Brazilian health officials have recently confirmed an ongoing outbreak of locally transmitted malaria in Wenceslau Guimarães municipality (Bahia state). The Secretaria de Saúde da Bahia (SESAB) had reported 22 confirmed cases of the disease, including two deaths, as of Wednesday, January 24; the reported cases have been concentrated in the settlement of Chico Lopes - a rural part of the municipality. The Brazilian Ministry of Health and local health authorities are reportedly taking steps to reduce mosquito populations in the area and curb the spread of the disease (e.g. spraying smoke and insecticide in affected areas, etc.); nonetheless, further spread of the disease is possible to adjacent municipalities in Bahia state in the coming weeks.
Bahia state is generally not considered an area where malaria transmission is endemic; the ongoing outbreak is believed to have begun with the travel of an infected person from Pará state to Bahia state, according to reports from the US-based Centers for Disease Control and Prevention (CDC).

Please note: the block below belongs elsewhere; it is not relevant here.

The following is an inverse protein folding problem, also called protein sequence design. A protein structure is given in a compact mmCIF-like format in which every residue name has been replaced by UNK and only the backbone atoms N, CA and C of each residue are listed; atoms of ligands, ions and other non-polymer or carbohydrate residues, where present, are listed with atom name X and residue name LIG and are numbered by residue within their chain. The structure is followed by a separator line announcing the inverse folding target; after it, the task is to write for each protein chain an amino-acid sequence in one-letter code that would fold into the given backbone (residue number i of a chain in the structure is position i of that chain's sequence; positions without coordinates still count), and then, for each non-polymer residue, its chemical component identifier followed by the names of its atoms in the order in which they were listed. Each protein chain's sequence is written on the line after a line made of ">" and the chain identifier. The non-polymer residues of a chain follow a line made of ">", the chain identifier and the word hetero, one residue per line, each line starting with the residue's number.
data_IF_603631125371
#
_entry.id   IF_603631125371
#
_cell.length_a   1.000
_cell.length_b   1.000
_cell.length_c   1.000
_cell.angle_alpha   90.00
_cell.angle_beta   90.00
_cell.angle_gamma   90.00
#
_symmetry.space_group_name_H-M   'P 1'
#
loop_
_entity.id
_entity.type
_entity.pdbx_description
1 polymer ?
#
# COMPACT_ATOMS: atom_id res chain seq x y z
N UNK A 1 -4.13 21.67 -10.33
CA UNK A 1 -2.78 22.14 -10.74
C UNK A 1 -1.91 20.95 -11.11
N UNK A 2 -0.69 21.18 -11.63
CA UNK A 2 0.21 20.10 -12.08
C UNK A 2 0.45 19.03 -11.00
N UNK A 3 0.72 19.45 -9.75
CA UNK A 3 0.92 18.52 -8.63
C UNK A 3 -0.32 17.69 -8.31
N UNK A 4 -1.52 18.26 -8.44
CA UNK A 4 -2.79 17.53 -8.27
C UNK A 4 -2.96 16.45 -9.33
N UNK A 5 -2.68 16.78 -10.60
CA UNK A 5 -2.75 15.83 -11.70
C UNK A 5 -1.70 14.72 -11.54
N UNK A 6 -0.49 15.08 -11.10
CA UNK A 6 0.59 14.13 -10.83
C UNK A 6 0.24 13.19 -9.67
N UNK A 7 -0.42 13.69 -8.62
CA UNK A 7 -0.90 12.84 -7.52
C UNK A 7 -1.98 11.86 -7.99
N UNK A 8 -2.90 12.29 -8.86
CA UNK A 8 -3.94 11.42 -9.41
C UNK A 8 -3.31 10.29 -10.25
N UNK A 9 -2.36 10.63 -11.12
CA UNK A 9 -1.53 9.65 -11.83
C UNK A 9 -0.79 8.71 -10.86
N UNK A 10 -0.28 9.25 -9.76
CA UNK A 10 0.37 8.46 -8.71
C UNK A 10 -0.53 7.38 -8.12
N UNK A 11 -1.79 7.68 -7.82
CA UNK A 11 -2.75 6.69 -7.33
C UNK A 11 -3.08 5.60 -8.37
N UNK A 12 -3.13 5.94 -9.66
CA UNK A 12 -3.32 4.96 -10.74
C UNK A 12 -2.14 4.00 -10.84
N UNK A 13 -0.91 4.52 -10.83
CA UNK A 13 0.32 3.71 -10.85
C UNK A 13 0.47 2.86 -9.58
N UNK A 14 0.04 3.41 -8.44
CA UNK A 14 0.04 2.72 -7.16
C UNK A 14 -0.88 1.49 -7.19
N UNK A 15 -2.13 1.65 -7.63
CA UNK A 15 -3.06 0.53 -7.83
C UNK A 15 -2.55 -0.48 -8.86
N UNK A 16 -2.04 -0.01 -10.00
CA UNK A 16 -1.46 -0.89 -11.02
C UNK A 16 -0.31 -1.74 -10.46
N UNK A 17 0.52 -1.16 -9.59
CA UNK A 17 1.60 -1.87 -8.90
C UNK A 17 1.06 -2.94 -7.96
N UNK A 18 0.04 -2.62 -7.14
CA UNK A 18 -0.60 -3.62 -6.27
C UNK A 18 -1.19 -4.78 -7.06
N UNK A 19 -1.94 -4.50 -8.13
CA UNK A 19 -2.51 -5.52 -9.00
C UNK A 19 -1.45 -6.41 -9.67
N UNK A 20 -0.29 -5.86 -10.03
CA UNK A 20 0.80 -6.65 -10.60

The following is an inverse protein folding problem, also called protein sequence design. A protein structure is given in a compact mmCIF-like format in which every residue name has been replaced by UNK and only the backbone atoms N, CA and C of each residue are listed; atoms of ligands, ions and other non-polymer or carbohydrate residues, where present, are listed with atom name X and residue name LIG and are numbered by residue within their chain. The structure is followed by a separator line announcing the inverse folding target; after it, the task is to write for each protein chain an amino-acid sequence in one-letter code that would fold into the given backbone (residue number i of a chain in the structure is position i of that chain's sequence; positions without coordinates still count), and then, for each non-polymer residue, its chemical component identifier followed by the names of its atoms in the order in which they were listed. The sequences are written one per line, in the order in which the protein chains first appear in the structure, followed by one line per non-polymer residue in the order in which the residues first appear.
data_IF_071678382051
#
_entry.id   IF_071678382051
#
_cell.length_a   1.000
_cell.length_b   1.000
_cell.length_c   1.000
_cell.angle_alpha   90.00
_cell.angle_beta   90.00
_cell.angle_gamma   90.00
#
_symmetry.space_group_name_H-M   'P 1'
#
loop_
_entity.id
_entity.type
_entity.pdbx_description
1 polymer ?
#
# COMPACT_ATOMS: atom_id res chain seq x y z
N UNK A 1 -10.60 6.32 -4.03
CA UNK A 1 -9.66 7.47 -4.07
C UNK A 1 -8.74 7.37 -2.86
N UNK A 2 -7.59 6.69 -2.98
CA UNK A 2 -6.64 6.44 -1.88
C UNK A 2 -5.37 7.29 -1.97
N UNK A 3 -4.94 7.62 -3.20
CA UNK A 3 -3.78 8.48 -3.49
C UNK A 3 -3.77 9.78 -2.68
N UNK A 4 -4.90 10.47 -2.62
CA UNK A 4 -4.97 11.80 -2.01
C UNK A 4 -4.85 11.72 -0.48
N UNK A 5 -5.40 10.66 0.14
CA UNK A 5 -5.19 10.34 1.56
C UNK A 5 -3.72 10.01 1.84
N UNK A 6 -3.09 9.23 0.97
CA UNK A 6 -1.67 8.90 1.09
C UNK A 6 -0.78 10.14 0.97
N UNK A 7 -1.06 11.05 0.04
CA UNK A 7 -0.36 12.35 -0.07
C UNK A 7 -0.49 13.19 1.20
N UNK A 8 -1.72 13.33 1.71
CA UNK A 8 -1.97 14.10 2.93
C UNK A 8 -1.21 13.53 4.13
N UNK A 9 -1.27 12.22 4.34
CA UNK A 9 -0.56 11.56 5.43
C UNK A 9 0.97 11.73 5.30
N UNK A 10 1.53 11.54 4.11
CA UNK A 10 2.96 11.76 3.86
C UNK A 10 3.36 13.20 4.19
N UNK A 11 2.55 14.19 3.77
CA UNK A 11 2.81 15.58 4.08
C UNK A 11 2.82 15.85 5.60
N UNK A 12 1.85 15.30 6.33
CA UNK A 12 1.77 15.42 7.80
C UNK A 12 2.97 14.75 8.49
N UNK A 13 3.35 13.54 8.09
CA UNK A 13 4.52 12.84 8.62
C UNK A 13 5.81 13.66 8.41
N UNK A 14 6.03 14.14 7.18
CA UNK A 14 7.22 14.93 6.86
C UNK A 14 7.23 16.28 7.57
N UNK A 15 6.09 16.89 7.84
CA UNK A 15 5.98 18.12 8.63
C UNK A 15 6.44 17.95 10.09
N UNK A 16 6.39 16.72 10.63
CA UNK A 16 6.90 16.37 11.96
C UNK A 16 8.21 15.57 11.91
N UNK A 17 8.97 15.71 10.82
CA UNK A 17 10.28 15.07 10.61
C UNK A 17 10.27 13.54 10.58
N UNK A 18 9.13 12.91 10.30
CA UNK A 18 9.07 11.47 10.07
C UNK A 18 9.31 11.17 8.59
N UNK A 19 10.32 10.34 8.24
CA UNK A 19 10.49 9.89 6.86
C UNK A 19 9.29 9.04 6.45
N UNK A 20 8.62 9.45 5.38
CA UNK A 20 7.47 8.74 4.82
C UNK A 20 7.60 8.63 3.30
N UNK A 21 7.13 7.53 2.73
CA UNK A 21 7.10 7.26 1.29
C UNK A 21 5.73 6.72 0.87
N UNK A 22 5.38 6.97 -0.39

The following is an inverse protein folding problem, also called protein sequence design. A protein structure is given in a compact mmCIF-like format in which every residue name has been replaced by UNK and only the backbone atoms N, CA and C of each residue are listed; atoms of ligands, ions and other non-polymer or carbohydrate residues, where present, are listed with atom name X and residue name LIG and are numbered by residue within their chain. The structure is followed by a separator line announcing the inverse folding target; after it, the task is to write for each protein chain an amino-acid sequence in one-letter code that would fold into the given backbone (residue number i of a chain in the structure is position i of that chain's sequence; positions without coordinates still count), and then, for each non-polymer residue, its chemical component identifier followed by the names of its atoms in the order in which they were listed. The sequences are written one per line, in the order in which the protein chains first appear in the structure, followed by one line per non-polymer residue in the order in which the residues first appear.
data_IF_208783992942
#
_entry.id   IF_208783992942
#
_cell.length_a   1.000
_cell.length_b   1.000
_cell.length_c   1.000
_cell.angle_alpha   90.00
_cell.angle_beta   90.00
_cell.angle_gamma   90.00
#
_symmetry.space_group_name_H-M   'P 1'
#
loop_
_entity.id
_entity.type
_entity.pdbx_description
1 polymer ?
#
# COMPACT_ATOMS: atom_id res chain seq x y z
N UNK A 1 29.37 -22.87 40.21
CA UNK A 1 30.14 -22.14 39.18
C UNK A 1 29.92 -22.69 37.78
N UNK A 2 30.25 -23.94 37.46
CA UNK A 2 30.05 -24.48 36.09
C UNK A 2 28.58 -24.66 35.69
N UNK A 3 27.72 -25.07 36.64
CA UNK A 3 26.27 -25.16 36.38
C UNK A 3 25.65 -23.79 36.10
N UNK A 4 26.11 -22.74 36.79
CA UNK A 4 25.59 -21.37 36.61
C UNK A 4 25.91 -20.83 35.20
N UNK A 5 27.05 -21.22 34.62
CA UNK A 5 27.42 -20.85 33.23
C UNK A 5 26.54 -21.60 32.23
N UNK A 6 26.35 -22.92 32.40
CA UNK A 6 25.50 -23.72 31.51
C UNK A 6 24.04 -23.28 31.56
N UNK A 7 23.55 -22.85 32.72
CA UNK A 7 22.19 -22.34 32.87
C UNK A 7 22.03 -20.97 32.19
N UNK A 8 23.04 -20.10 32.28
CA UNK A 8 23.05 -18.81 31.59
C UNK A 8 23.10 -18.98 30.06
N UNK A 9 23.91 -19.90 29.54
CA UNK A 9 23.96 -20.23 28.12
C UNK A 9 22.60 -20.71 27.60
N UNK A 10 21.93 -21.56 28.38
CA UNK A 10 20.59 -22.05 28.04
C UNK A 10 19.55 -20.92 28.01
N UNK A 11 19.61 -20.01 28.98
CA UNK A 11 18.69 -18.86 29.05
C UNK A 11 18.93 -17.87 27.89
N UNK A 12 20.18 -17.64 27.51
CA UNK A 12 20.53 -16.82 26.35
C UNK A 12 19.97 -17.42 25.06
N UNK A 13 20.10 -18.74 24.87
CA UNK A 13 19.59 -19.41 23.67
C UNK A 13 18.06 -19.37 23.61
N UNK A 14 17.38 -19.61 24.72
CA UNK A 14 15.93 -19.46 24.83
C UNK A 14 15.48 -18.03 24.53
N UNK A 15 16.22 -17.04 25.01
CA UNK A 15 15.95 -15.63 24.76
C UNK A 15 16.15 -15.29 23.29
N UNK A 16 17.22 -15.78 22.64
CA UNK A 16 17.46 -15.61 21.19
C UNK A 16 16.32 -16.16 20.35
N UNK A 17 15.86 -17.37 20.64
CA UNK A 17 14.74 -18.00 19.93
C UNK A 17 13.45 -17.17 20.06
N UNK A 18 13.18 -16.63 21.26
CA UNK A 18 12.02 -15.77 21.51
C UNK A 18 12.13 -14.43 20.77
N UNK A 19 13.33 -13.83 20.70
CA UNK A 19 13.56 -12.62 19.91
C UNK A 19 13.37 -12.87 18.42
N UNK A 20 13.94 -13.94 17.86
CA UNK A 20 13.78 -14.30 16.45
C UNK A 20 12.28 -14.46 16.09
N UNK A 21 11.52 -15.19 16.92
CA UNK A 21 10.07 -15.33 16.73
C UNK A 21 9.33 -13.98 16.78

Symptoms of malaria include fever, chills, headache, nausea, and body aches. Early symptoms usually appear between ten and 15 days after being bitten by an infected mosquito. There is no vaccine but preventive medications are available. Pregnant women, individuals with weakened immune systems (such as those living with HIV), children under the age of five, and the elderly are particularly vulnerable to the disease.
To minimize the risk of contracting mosquito-borne diseases such as malaria, use insect repellent, wear covering clothing, and consider sleeping under mosquito netting if in high-risk areas. If you develop a high fever during or after travel in areas affected by malaria, seek immediate medical attention.
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